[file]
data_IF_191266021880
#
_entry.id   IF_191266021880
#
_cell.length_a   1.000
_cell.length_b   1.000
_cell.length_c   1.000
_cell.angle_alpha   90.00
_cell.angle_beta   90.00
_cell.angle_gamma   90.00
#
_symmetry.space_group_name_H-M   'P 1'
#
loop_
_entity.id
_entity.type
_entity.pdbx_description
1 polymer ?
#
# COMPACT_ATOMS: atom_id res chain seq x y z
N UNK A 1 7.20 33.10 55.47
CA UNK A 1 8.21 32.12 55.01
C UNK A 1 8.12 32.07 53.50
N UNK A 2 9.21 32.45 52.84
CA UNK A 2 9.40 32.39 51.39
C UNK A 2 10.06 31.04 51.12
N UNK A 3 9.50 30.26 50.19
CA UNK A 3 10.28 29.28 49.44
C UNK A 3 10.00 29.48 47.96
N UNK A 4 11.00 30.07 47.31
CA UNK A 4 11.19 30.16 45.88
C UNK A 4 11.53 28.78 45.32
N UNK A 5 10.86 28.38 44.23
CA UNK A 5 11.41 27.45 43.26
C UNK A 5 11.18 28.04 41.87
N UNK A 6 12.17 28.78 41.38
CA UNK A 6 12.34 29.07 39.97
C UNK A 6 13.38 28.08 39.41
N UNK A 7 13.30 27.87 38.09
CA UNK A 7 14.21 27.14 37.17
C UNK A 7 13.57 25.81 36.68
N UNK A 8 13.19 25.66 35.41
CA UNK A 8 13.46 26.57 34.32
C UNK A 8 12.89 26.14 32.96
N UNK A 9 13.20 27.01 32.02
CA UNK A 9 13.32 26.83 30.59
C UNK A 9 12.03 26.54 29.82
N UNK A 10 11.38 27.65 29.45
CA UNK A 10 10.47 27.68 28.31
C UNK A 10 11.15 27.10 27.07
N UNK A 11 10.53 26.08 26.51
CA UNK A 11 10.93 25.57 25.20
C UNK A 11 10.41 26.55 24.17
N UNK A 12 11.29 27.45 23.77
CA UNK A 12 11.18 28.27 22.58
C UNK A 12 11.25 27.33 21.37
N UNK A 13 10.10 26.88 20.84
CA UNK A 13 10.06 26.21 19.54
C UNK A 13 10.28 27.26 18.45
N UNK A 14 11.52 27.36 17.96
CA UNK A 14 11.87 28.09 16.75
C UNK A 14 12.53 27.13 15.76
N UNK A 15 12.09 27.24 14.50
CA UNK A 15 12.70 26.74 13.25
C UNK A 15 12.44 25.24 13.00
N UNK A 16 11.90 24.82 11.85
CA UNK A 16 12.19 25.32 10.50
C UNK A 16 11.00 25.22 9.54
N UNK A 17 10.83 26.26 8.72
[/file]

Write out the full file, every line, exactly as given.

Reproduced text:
data_IF_191266021880
#
_entry.id   IF_191266021880
#
_cell.length_a   1.000
_cell.length_b   1.000
_cell.length_c   1.000
_cell.angle_alpha   90.00
_cell.angle_beta   90.00
_cell.angle_gamma   90.00
#
_symmetry.space_group_name_H-M   'P 1'
#
loop_
_entity.id
_entity.type
_entity.pdbx_description
1 polymer ?
#
# COMPACT_ATOMS: atom_id res chain seq x y z
N UNK A 1 7.20 33.10 55.47
CA UNK A 1 8.21 32.12 55.01
C UNK A 1 8.12 32.07 53.50
N UNK A 2 9.21 32.45 52.84
CA UNK A 2 9.40 32.39 51.39
C UNK A 2 10.06 31.04 51.12
N UNK A 3 9.50 30.26 50.19
CA UNK A 3 10.28 29.28 49.44
C UNK A 3 10.00 29.48 47.96
N UNK A 4 11.00 30.07 47.31
CA UNK A 4 11.19 30.16 45.88
C UNK A 4 11.53 28.78 45.32
N UNK A 5 10.86 28.38 44.23
CA UNK A 5 11.41 27.45 43.26
C UNK A 5 11.18 28.04 41.87
N UNK A 6 12.17 28.78 41.38
CA UNK A 6 12.34 29.07 39.97
C UNK A 6 13.38 28.08 39.41
N UNK A 7 13.30 27.87 38.09
CA UNK A 7 14.21 27.14 37.17
C UNK A 7 13.57 25.81 36.68
N UNK A 8 13.19 25.66 35.41
CA UNK A 8 13.46 26.57 34.32
C UNK A 8 12.89 26.14 32.96
N UNK A 9 13.20 27.01 32.02
CA UNK A 9 13.32 26.83 30.59
C UNK A 9 12.03 26.54 29.82
N UNK A 10 11.38 27.65 29.45
CA UNK A 10 10.47 27.68 28.31
C UNK A 10 11.15 27.10 27.07
N UNK A 11 10.53 26.08 26.51
CA UNK A 11 10.93 25.57 25.20
C UNK A 11 10.41 26.55 24.17
N UNK A 12 11.29 27.45 23.77
CA UNK A 12 11.18 28.27 22.58
C UNK A 12 11.25 27.33 21.37
N UNK A 13 10.10 26.88 20.84
CA UNK A 13 10.06 26.21 19.54
C UNK A 13 10.28 27.26 18.45
N UNK A 14 11.52 27.36 17.96
CA UNK A 14 11.87 28.09 16.75
C UNK A 14 12.53 27.13 15.76
N UNK A 15 12.09 27.24 14.50
CA UNK A 15 12.70 26.74 13.25
C UNK A 15 12.44 25.24 13.00
N UNK A 16 11.90 24.82 11.85
CA UNK A 16 12.19 25.32 10.50
C UNK A 16 11.00 25.22 9.54
N UNK A 17 10.83 26.26 8.72